Climate change is already disrupting and destroying the ecosystems upon which we all rely for food, housing, and clothing. Climate change is a threat not only to our health, but to humanity’s very existence on this planet.

All around the world, communities are calling on their governments to emerge from the COVID-19 crisis better, stronger, and more resilient. This pandemic has laid bare the fragility and vulnerabilities of our economy and our society. We have experienced the human health risks of living on a planet in which the natural systems are out of balance. We have experienced that the actions of individuals can have a dramatic effect on the health of a population.

While COVID-19 has been a significant public health crisis worldwide, the prestigious medical publication, the Lancet indicates that climate change is the biggest threat to public health of the 21st century. The health of hundreds of millions of people around the world are already impacted by climate change. It’s already disrupting and destroying the ecosystems upon which we all rely for food, housing, and clothing. Climate change is a threat not only to our health, but to humanity’s very existence on this planet.

“Climate Change is the biggest threat to public health of the 21st Century”

While climate change risk may, at first glance, appear to represent a risk that is either far off in the future, or that will occur only in faraway countries, let’s not forget how remote the risk of COVID-19 to Canadians appeared just last year, and how much its presence has altered our daily lives. Already, the effects of climate change are being felt in Canada. They are putting our health and safety at risk: we are witnessing flooding, sea-level rise, more frequent and intense storms, longer heatwaves, forest fires, and more disease-carrying insects.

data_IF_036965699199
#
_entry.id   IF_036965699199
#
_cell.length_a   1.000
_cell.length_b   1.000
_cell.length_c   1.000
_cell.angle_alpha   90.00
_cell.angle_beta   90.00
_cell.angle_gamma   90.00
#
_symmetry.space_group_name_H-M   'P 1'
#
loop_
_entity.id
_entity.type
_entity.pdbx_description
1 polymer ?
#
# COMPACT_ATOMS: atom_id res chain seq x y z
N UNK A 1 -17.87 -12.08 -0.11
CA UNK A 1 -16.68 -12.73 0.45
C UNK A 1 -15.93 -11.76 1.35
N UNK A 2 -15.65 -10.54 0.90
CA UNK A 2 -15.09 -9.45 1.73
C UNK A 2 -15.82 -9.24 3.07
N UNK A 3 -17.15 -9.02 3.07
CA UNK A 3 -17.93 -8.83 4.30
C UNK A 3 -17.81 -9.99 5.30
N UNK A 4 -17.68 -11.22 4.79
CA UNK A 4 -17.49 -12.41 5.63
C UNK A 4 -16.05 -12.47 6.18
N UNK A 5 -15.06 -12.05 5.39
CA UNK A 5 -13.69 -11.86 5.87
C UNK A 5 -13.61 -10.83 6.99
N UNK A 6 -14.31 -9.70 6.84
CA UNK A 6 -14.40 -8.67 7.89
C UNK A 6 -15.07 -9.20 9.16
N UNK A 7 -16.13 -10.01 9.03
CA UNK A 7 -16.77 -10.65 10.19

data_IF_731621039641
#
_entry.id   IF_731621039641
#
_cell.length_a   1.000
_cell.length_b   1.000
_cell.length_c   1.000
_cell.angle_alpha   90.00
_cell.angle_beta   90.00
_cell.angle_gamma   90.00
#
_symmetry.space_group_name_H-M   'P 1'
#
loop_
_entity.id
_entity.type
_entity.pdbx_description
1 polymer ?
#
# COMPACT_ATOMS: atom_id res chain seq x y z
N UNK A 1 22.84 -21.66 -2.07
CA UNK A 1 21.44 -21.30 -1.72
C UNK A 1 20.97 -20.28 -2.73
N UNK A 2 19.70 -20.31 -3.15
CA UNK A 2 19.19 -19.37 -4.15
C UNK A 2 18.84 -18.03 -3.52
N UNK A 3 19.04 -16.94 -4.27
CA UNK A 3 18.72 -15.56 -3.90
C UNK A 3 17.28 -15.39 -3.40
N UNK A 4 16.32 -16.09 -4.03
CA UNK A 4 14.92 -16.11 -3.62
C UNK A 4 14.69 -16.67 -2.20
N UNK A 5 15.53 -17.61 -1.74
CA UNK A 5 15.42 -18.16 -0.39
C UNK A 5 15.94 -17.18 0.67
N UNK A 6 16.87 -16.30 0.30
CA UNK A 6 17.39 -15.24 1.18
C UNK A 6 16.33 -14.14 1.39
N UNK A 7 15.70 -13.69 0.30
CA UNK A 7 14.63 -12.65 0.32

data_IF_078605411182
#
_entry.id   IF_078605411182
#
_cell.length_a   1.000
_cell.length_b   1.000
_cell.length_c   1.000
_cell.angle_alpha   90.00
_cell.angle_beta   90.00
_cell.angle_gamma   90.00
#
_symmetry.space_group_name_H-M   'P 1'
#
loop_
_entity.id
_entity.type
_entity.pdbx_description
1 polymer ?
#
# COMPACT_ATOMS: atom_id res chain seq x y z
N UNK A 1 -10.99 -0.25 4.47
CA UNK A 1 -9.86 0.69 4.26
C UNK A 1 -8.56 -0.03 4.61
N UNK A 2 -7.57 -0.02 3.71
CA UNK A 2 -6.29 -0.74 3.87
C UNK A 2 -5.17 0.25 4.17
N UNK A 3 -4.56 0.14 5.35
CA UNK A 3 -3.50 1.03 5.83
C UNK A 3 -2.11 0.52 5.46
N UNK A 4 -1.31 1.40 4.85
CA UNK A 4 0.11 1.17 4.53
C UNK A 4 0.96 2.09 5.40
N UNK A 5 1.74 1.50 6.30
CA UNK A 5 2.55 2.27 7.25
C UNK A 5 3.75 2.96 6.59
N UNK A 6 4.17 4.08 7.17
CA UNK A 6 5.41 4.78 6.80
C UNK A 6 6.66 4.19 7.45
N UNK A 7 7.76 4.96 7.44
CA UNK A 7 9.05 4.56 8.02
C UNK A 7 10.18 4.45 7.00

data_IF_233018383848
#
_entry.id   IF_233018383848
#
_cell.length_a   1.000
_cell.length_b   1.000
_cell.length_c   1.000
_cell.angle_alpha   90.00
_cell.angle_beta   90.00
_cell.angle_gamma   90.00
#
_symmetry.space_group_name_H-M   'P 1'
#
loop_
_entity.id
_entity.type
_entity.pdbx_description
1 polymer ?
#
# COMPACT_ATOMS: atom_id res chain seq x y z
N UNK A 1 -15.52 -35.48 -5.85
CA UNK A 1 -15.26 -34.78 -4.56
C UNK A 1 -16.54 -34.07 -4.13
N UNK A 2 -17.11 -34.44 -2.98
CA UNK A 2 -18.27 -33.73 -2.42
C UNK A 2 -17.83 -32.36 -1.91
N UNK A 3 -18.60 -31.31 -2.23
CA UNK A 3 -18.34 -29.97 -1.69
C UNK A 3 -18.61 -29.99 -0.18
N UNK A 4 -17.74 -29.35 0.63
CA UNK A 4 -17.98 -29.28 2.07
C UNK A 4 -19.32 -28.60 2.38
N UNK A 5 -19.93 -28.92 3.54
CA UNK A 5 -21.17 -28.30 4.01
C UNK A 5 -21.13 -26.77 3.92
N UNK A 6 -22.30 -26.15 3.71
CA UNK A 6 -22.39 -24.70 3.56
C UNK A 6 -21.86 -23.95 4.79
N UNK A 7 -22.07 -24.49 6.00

Response to the pandemic around the world offers insight into the role of government leadership, acceptance of science-based policy, and individuals’ responses to a shared crisis. This experience has led to three key lessons that can be applied to addressing the climate crisis.

Lesson 1: People can change their behaviour in the interest of protecting themselves and others

In early 2020, we experienced a remarkable shift in the actions of the global population. Our priorities shifted away from short-term bottom lines to more long-term thinking. As a society, we are looking out for one another. We are keeping our physical distance from one another and wearing masks, not just to protect ourselves, but to protect those around us.

We have proven that people worldwide can work together to support a cause that is greater than ourselves. We can make small sacrifices in the face of crisis to support a healthier future. Travelling less, working remotely, and supporting local businesses are becoming our new normal and can result in significant greenhouse gas reduction.

Lesson 2: Prevention and timely mitigation are crucial to crisis management

Government response to the pandemic varies from region to region, across the world and within countries. But one common thread emerges: when faced with a significant health threat, full scientific understanding of all aspects of the COVID-19 virus did not prevent governments from acting in a precautionary manner, providing recommendations and implementing restrictions to protect public health.

Although the effects of climate change, and actions taken to mitigate it occur on longer timescales than pandemics, it has long been touted that early action to combat the climate crisis is critical. Delaying action by a decade significantly increases the cost of response. The longer we take to implement concrete policies, the closer we come to being overwhelmed with devastating, irreversible changes to our environment and jeopardizing our health and well-being.

Lesson 3: Addressing a global crisis requires long-term commitments

We have been fighting COVID-19 for over a year now, and early evidence suggests the virus may be with us for the long haul. The restrictions in place to protect public health may be causing fatigue, but we must endure. Individuals and governments must keep our collective well-being at the forefront of our decisions and actions.